Inspired by Bethlehem’s steel history and industrial production, a group of Lehigh University students has created unique products for sale this holiday season at the National Museum of Industrial History.
Ranging from candle holders to bookmarks to lamps, the metal-crafted products were designed by students in Lehigh’s Product Design III course taught by Wesley Heiss, artist and associate professor of art, architecture and design.
“Many of the designs were directly inspired by objects in the museum collection or the grounds of Bethlehem Steel,” said Heiss of the goods, which range from whimsical and creative to practical. “Some are great for kids, some are nostalgic and celebrate the industrial heritage of our area,” he said. “Some are slick and modern, some are great accessories for entertaining.”
Students were required to work with folded sheet metal as their primary material, with some also using rubber, wood and 3D-printed components for their designs. Through the class, students visited local fabricators, designers and material suppliers. Most of the products were laser cut and formed at Trexler Industries in Bethlehem Township, with some fabricated by Benco Technology in Honey Brook, Pa., or cut on the waterjet cutter in Lehigh’s Packard Lab.
Products include book lights, shelving, smartphone virtual reality (VR) goggles, candle holders, furniture, candy dishes, serving trays, wine bottle holders, lamps, picture frames, bookends, music boxes and furniture.
The least expensive item is a bottle opener for $6; the most is a chair for $300. Forty percent of sales proceeds go to the museum; 60 percent go to the students to cover their costs in prototyping and fabricating their designs.
Products were featured at a “Meet the Makers” event at the museum on Dec. 10. They are now displayed and will be for sale until the end of December in the museum’s gift shop, or as long as supplies last. Some products were manufactured in quantities of 50 and others are one-of-a-kind.
Housed in the 100-year-old, 40,000-square-foot former Bethlehem Steel Electrical Repair Shop – part of the company’s iconic South Side Bethlehem complex – the museum’s artifacts and exhibits highlight the people, machines and ideas behind Bethlehem Steel and America’s industrial heritage.
The museum, a few blocks from Lehigh, “has an amazing collection of things to inspire students’ designs,” Heiss said.
Through the class, the 13 students learned how to manage deadlines and budgets, take risks, integrate customer feedback, refine ideas through multiple iterations and work with outside fabricators.
Student Andy Freedman ’17, who designed a corkscrew and wine bottle openers displayed at the museum, said he learned how to handle manufacturing challenges, as well as take designs from sketch to three-dimensional models, while developing skills in computer-aided design, woodworking, rendering and other design techniques.
“The program has been difficult and extremely time consuming, but very much so worth it in the end,” he said, proudly describing his wine bottle holders as “beautiful.”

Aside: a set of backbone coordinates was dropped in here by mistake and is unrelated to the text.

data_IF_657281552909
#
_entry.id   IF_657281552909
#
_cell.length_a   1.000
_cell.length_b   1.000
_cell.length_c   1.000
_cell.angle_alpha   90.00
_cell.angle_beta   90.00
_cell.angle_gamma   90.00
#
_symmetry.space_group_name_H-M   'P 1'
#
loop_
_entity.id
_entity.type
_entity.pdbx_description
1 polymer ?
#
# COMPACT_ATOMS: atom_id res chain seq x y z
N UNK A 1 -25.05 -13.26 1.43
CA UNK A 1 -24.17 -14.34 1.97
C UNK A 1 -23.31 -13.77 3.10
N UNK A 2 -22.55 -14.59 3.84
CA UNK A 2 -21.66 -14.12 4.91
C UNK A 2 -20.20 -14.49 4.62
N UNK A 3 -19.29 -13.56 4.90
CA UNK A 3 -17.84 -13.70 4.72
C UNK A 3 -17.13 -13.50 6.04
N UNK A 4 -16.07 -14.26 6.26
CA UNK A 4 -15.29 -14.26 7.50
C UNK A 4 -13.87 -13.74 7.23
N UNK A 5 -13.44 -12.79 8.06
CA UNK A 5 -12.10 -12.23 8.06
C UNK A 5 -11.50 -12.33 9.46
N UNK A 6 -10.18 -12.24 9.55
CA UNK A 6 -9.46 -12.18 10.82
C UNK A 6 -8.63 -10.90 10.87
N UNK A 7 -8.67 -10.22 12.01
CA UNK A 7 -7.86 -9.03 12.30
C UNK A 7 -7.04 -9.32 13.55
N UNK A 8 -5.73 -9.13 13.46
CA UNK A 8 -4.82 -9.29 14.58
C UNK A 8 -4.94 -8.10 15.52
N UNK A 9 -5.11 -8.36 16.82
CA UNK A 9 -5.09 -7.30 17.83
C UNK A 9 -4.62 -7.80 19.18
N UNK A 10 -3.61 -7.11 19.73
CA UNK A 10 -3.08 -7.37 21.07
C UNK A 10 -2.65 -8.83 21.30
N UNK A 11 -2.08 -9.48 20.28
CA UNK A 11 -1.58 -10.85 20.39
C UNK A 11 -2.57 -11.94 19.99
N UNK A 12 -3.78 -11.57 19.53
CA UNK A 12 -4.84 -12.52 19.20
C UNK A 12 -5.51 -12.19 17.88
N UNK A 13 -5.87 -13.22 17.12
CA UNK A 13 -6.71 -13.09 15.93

Student Madeleine Wescott ’17 created a candle holder inspired the steel stacks skyline and Bethlehem Steel’s historic impact on the region, as well as a tray based on the arch and circles of the side planer machine on display at the museum.
“Designing a product was something I was used to, but learning how to mass produce a product came with a lot of road bumps,” Wescott said. “I had to constantly be conscious of the different costs that came with manufacturing my product because I wanted to make my products affordable while still breaking even.”
Student Zach Port’s sheet metal bookmarks feature cutouts of I-beams, gears and the museum logo.
“I learned about all the directions you can go when making a product,” Port ’17 said. “This class was an excellent opportunity to bring a product from an idea to a sellable item.”
Noah Saltzman ’17 designed a stool for the class made of bent sheet metal and hand-turned wood that was inspired by the wood patterns used by Bethlehem Steel to cast parts, as well as the interaction of the two materials—the warmth of wood and cold steel.
“I learned what it is like to not only design a product but what it takes to actually produce and manufacture it under real-world constraints, such as a budget and outsourced manufacture,” he said, adding that Lehigh’s product design courses “allow you to explore your creativity while making tangible things, not just concepts and ideas.”
Heiss has been running similar projects with his classes since 2007. Students are tasked with designing, prototyping, testing, outsourcing production, marketing and selling products through a local retailer. In the past, students have sold their designs through Home and Planet in Bethlehem and Mercantile Home in Easton.
This year’s students rose to the occasion.
“Working with metal is a challenge and the students did a great job showing it can be transformed into a playful material,” Heiss said. “Their products are not only well designed but would also make perfect holiday gifts.”
The National Museum of Industrial History is located at 602 E. Second St., Bethlehem.
Hours are 10 a.m. to 5 p.m. Wednesday-Sunday, with extended hours until 7 p.m. Fridays and Saturdays through Dec. 23.